Distorted Thinking Patterns

Anxiety is widespread and epidemic. It’s a problem that attacks the body but germinates in the head. Much of our anxiety comes from telling ourselves a bad story. If you change your story, you can change your life. Start by recognizing the voice in your head, listening to what it’s saying, and identifying (and then dumping!) faulty thinking pattern.

Here are few distorted thinking patterns which cause anxiety :

  • Catastrophisizing – When we catastrophize, we anticipate disaster as the only outcome to any given scenario. We always assume the worst.
  • All-OR-Nothing Thinking – It’s easily recognised when we use words, such as always or never, such as “I never win anything”.
  • Unrealistic Standards – When you find yourself often thinking about all the things you “should” or “ought” or “must” do.
  • Overgeneralising – When we take one or two situations and make it into a much bigger thing, like if you get fired and think “story of my life”.
  • Ignoring the Positive – How often do we filter out the good or reassuring facts in a given situations when we are determined to see it badly?
  • Exaggeration – When you brain responds with a thought like, “Oh shoot! I am really am terrible at my job,” you’ve exaggerated a simple mistake.
  • Jumping to Conclusions – Jumping to conclusions happens when we don’t use any facts or evidence before we make up our mind on something.
  • Emotional Reasoning – This is when we go down the thinking trap of “I-feel-it-so-it-must-be-true” and get worked up about something we don’t know yet.
  • Self Blame and Criticism – When you blame and criticise yourself for everything, it’s difficult if not impossible to build confidence.
  • Name Calling – It’s so easy for us to have a harsh and mean inner voice that calls names. Name calling does not motivate us, it only leads us down.
  • Taking Things Personally – By thinking everything is your fault, you take on the responsibility of everyone’s well being around you.
  • Worrying – This is when our brain likes to spiral on what-if’s, getting us nowhere fast. Worrying is a thought pattern that leads us to feeling anxious.

Reference : https://theremoteyogi.blog/2020/05/01/thinking-habits-that-are-anxiety/

11 Comments Add yours

    1. GS says:

      Glad you liked the post Aditi. Recognize and isolate the thought. Absolute words, like ‘always’, ‘never’ or ‘can’t’ are usually clues you’ve got a cognitive distortion going on. So are really strong, negative words directed at yourself like, ‘hate,’ ‘stupid’ or ‘loser.’

      Like

  1. Sidharth Banerjee says:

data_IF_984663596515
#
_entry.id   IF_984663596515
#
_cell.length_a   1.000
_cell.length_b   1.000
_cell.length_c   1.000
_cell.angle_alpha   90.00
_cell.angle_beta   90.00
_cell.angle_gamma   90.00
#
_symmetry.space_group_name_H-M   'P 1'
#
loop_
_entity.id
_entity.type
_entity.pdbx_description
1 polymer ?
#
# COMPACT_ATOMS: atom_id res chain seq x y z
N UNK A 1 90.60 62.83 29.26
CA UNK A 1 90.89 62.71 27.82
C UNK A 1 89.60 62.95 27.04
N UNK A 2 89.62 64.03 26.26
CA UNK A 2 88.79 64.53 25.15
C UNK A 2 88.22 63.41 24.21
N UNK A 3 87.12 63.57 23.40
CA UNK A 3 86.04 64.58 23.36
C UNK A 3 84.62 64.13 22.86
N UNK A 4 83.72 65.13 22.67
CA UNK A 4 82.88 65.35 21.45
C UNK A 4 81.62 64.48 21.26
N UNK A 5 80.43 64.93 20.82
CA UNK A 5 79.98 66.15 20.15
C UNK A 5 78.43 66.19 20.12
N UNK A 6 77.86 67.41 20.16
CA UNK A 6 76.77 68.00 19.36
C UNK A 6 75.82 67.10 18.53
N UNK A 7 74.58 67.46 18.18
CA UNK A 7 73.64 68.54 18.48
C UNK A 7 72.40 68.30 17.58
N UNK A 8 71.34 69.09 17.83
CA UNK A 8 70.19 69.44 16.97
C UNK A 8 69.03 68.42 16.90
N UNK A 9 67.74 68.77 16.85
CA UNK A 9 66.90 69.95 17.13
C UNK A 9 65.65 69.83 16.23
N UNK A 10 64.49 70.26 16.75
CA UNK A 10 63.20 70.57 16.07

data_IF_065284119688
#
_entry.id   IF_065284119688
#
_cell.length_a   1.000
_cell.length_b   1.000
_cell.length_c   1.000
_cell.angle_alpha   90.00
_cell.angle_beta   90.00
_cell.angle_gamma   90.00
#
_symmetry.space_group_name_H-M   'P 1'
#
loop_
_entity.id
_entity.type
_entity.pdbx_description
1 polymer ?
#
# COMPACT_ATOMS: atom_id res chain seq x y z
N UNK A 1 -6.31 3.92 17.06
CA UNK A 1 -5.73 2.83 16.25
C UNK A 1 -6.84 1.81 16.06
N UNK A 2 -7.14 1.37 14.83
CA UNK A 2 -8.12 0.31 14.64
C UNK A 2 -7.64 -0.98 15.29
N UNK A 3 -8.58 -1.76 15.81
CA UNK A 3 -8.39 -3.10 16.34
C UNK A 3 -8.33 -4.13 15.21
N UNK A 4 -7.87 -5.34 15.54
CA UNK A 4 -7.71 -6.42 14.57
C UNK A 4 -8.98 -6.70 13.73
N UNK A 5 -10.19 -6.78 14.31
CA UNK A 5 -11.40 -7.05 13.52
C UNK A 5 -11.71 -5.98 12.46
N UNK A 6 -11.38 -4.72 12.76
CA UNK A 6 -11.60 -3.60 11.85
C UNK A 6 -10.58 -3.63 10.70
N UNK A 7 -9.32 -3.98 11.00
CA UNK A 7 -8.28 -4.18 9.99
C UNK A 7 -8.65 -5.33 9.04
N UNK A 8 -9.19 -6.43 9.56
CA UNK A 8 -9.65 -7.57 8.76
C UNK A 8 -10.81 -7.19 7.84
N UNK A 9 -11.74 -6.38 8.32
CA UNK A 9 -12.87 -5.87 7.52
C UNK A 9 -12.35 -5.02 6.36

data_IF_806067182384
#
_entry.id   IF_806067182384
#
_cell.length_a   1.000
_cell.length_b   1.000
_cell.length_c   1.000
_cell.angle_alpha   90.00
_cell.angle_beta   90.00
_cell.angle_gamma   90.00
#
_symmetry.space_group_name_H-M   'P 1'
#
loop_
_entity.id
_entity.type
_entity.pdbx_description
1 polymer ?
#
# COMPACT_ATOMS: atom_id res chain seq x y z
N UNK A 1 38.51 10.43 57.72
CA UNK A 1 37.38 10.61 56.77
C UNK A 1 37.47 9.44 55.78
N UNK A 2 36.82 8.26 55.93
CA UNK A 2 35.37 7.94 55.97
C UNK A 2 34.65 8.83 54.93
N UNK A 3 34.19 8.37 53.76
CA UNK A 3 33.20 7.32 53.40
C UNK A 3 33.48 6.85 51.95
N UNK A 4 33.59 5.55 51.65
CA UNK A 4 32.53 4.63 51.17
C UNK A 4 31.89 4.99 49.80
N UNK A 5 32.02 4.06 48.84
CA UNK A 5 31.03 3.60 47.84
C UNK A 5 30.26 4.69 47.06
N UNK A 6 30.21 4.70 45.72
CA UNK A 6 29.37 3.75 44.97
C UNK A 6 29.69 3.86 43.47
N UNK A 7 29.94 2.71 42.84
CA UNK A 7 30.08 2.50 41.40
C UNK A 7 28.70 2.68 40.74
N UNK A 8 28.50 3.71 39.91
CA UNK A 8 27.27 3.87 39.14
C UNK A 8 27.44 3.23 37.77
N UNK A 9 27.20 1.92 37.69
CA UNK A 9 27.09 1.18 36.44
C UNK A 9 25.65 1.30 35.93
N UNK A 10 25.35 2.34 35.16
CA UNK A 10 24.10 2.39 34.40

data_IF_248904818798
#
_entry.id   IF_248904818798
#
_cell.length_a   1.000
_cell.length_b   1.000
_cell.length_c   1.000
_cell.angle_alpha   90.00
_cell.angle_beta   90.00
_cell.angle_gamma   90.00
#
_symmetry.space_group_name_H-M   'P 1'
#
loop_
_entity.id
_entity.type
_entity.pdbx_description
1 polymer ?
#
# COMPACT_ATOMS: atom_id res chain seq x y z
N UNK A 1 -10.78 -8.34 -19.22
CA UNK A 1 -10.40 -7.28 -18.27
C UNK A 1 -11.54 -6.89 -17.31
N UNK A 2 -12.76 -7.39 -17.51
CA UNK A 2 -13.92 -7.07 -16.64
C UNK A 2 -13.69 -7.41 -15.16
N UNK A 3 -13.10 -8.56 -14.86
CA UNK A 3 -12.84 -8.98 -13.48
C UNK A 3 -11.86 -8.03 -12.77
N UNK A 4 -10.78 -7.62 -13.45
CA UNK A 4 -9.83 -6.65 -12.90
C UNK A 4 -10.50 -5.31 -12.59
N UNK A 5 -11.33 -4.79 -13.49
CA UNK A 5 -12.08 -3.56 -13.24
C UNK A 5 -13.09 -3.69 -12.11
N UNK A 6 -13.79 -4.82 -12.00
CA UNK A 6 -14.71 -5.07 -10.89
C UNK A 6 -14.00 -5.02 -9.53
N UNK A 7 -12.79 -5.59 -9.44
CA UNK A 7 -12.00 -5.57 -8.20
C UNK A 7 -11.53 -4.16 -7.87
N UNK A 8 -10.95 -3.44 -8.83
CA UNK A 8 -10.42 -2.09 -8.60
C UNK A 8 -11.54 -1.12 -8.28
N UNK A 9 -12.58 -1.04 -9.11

Great post!
    Your post also reminds me of the concept of ‘Sage’ and ‘Saboteur’ and how they control our thought process. They both originate from the same place i.e. our mind, yet, during such times we tend to pay more heed to Saboteur than Sage. Being aware of their presence is important as your mind then tries to listen to the Sage on a subconscious level and negate the Saboteur.

    Liked by 1 person

    1. GS says:

      We credit Socrates with the insight that “the unexamined life is not worth living” and that to “know thyself” is the path to true wisdom. But is there a right and a wrong way to go about such self-reflection? Scientific research suggests that you should adopt an ancient rhetorical method favoured by the likes of Julius Caesar and known as illeism – or speaking about yourself in the third person. The term was coined in 1809 by the poet Samuel Taylor Coleridge from the Latin ille meaning “he, that”. If I was considering an argument that I’d had with a friend, for instance, I might start by silently thinking to myself: “David felt frustrated that…” The idea is that this small change in perspective can clear your emotional fog, allowing you to see past your biases.

      Liked by 1 person

      1. Sidharth Banerjee says:

        That’s an enlightening theory. I will try this out right away. Thanks!

        Liked by 1 person

      2. GS says:

        Cool 🙂

        Like

  2. I struggle at times with all of these faulty thought patterns. I find that by not responding to life with my first thoughts….by giving myself time to think through and temper what I am thinking I can shift to a much more positive mindset. Years of negative family thinking make my natural go to negative but that is changing the more I exercise faith-filled thinking.

    Liked by 1 person

    1. GS says:

      I am so glad Joseph that you are being aware of your thoughts. Mindfulness is a state of complete awareness of the contents of the mind. In this state, you are consciously aware of all thoughts, sensations, and feelings as they arise, as if you are dispassionately watching yourself from a third-person perspective, without investment or judgment.

      Liked by 1 person

  3. Belladonna says:

    I’m going to share this article with my clients! very good

    Liked by 1 person

    1. GS says:

      Ah I am glad you found this post helpful Bella.

      Liked by 1 person

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